Hamas 'plans to offer long-term ceasefire'


Security co-ordination between Israel and the Palestinian Authority continued as normal this week despite a request by the PLO last week for the agreement to be suspended.

Meanwhile, a report this week suggested that Hamas was considering offering a long-term truce with Israel.

The PLO's decision reflected the ongoing tension between Jerusalem and Ramallah following the PA's decision to seek war crimes indictments against Israel at the International Criminal Court and Israel's decision to freeze tax revenues it collects on behalf of the PA.

The PLO decision does not oblige President Mahmoud Abbas - who controls the security apparatus - to end military co-operation. So far, the security coordination has continued as normal and the PA this week embarked on a major crackdown on Hamas, which included dozens of arrests.

A senior Israeli security official said last week that, for now, the two sides have a joint interest in maintaining calm in the West Bank and preventing Hamas from operating. However, he said that if the deadlock between the two sides goes on, that could change.

On Friday morning in Jerusalem, there was a reminder of the violence that could break out at any moment when a 21-year-old Palestinian man ran over a group of female police officers, near national police headquarters on Ammunition Hill.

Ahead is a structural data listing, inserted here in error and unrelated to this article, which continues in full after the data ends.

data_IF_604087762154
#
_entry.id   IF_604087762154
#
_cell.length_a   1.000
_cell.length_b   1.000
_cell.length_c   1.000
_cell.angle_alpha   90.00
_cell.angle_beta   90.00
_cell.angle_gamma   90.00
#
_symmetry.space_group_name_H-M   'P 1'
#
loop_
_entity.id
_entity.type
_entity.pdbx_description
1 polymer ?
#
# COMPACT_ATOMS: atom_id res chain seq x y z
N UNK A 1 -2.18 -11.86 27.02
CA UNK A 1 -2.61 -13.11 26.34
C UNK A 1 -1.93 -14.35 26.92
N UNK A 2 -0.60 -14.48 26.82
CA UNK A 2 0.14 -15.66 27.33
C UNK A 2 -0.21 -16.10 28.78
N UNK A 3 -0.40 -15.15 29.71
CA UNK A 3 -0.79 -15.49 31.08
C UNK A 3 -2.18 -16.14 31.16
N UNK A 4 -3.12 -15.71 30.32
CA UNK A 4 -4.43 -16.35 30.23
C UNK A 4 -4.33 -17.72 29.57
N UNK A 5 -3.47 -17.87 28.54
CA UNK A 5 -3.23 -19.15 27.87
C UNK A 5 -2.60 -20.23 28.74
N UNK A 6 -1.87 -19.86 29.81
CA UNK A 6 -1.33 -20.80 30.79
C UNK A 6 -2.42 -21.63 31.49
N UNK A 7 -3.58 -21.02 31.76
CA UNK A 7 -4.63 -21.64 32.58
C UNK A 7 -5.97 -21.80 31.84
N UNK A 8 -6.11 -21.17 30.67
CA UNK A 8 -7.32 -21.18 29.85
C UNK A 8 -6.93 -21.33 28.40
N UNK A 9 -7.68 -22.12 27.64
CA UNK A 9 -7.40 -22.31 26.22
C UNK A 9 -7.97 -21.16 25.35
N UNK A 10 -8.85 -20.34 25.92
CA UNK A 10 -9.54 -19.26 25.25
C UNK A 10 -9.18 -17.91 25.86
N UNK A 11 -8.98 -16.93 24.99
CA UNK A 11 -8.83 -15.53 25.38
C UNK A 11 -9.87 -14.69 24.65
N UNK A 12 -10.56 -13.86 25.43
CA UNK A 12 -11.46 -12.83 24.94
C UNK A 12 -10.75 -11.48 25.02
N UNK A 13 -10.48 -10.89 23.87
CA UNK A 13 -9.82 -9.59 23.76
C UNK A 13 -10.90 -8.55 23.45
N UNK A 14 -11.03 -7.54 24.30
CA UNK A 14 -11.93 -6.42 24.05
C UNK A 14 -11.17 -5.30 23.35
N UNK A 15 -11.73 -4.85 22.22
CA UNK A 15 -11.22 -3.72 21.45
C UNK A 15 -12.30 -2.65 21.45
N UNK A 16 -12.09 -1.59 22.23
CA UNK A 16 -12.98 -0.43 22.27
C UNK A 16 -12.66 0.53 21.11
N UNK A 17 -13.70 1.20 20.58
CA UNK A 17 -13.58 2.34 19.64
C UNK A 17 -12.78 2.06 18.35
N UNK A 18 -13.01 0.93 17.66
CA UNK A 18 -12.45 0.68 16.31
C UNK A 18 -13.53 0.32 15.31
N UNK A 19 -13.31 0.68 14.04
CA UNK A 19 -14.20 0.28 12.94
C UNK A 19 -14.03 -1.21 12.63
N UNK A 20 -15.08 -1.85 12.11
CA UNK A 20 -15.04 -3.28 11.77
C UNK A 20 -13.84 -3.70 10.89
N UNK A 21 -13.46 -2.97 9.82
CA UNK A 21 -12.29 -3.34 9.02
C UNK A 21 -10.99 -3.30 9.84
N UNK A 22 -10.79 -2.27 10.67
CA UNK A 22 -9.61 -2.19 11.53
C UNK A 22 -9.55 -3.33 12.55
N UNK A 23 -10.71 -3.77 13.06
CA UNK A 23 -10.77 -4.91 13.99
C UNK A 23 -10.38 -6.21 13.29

Seven were injured, none seriously, and a guard shot and wounded the attacker, who was not known to have any links to terror groups.

Meanwhile, there have been reports of an offer from senior figures in Hamas for a long-term ceasefire with Israel.

The proposed agreement, which Hamas spokespeople have denied, included a cessation of military activities in Gaza, including the manufacture of rockets and digging of tunnels, in return for an end to the blockade on the Strip imposed by Israel and Egypt.

The basic parameters of this deal are not very different from deals proposed by senior Israeli officials last summer at the end of Operation Protective Edge in Gaza, whereby the area would gradually be opened up and its civilian infrastructure rebuilt, in return for the disarmament of Hamas's rocket arsenals.

It is unclear, however, how far Hamas is prepared to disarm.

The talks on a long-term solution for Gaza, which began in Cairo, were suspended indefinitely by the Egyptians after the first round. An Egyptian court has since announced that it sees Hamas as a terror organisation.

The Hamas proposal reflects the growing economic pressure within Gaza. Last week, senior EU diplomats blamed the PA for delaying rebuilding efforts in the Strip, despite Israel's cooperation with the international efforts to push through construction projects.

This week, the outgoing UN representative to the Middle East, Robert Serry, proposed a three- to five-year truce to enable the rehabilitation of Gaza.

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